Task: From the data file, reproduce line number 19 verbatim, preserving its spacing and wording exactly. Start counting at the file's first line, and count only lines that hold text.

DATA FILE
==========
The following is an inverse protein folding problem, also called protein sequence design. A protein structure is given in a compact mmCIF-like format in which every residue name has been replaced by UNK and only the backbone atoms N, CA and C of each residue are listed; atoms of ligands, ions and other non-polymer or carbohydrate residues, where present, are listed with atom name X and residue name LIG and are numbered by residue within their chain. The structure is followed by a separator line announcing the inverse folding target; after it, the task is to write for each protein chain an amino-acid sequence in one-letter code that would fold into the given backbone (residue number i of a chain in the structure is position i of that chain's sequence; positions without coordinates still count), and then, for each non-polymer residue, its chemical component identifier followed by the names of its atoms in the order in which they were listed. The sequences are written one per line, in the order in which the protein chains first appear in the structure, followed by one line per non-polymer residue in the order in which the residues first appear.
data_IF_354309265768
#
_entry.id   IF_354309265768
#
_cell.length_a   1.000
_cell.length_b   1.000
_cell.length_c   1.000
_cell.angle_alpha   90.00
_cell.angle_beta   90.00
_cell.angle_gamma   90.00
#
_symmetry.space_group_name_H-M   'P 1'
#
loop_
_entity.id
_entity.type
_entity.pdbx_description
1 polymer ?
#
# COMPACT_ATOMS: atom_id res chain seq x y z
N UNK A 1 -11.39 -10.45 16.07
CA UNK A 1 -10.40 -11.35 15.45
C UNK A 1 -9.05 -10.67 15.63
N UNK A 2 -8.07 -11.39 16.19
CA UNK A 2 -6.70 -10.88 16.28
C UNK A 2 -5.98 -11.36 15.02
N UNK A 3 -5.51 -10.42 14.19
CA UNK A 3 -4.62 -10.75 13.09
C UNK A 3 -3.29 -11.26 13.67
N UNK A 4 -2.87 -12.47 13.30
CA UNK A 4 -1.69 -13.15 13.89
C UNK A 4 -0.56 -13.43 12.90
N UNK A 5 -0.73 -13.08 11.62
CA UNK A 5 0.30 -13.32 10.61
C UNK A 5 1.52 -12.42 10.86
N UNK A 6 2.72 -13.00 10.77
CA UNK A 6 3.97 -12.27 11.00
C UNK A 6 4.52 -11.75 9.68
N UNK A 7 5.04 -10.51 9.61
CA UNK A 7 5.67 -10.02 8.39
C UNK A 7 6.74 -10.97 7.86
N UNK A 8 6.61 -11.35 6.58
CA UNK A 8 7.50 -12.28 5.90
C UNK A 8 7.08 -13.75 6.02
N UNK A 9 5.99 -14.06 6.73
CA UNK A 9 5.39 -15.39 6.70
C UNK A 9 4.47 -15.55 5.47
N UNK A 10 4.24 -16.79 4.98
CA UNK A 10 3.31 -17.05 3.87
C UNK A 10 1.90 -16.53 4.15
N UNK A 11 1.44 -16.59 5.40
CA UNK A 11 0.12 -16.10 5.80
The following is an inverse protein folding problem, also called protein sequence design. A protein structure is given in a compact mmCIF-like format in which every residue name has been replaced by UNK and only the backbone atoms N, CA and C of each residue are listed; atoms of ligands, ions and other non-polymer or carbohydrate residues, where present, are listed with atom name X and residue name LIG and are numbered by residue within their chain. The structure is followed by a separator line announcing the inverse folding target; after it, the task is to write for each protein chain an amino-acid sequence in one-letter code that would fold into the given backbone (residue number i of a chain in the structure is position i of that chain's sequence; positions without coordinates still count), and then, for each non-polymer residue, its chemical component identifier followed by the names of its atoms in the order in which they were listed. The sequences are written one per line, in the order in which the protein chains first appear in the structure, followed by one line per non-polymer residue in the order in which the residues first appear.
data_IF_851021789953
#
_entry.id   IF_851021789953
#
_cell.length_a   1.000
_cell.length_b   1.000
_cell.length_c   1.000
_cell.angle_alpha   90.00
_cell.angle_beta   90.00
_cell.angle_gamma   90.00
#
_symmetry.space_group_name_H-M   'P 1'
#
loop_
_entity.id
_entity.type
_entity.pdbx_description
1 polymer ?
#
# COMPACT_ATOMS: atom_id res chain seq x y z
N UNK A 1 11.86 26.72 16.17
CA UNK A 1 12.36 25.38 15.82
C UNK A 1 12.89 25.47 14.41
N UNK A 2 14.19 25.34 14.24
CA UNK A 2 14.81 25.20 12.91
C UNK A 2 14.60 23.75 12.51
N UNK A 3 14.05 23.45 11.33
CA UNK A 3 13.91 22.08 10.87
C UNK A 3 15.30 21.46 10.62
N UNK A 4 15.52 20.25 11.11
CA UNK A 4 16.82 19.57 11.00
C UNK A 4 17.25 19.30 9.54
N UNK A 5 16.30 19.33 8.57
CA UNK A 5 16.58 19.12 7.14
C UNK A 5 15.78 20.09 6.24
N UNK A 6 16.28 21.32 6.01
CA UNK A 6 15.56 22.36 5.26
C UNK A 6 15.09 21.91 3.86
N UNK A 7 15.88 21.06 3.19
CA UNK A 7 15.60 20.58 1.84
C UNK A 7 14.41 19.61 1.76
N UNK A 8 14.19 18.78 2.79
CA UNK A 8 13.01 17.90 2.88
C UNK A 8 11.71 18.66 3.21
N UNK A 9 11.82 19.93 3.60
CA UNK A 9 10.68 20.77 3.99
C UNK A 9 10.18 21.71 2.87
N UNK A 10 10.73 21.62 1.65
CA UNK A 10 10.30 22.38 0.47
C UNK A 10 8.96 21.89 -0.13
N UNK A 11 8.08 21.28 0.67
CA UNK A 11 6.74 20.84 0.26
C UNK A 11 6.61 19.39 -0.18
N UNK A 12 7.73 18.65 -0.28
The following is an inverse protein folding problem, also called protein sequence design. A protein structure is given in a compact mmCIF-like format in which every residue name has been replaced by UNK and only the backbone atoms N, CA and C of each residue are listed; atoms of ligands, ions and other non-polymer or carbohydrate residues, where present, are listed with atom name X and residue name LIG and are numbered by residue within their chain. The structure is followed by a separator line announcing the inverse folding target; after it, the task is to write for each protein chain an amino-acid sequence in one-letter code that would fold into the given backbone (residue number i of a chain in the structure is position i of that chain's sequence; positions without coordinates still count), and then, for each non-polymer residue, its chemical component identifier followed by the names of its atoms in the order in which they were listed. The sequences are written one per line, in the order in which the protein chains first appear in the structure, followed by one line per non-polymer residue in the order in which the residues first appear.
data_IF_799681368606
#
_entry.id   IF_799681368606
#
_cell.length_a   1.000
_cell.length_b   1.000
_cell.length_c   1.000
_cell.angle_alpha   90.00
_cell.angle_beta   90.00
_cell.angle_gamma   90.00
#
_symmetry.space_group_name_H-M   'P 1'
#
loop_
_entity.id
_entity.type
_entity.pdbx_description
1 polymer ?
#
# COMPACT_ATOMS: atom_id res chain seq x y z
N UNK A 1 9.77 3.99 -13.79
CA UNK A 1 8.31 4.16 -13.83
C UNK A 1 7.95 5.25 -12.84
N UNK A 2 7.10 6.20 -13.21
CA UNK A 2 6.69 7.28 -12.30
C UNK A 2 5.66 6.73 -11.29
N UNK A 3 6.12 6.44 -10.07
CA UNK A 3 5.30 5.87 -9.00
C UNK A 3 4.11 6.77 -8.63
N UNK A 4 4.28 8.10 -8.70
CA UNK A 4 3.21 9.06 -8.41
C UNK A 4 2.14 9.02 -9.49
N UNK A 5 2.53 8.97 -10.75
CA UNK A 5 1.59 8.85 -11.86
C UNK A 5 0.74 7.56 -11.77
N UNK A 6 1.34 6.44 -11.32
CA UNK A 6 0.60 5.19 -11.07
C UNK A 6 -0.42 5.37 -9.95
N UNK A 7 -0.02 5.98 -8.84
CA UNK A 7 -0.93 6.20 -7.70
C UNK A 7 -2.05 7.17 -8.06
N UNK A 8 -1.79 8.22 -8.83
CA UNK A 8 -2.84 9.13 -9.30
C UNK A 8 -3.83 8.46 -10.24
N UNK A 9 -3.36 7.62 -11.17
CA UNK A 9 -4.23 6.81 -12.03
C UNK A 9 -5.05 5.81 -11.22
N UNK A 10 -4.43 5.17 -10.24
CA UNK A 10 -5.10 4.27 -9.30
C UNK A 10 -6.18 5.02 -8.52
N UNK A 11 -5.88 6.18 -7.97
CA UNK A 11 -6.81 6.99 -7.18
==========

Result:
1 polymer ?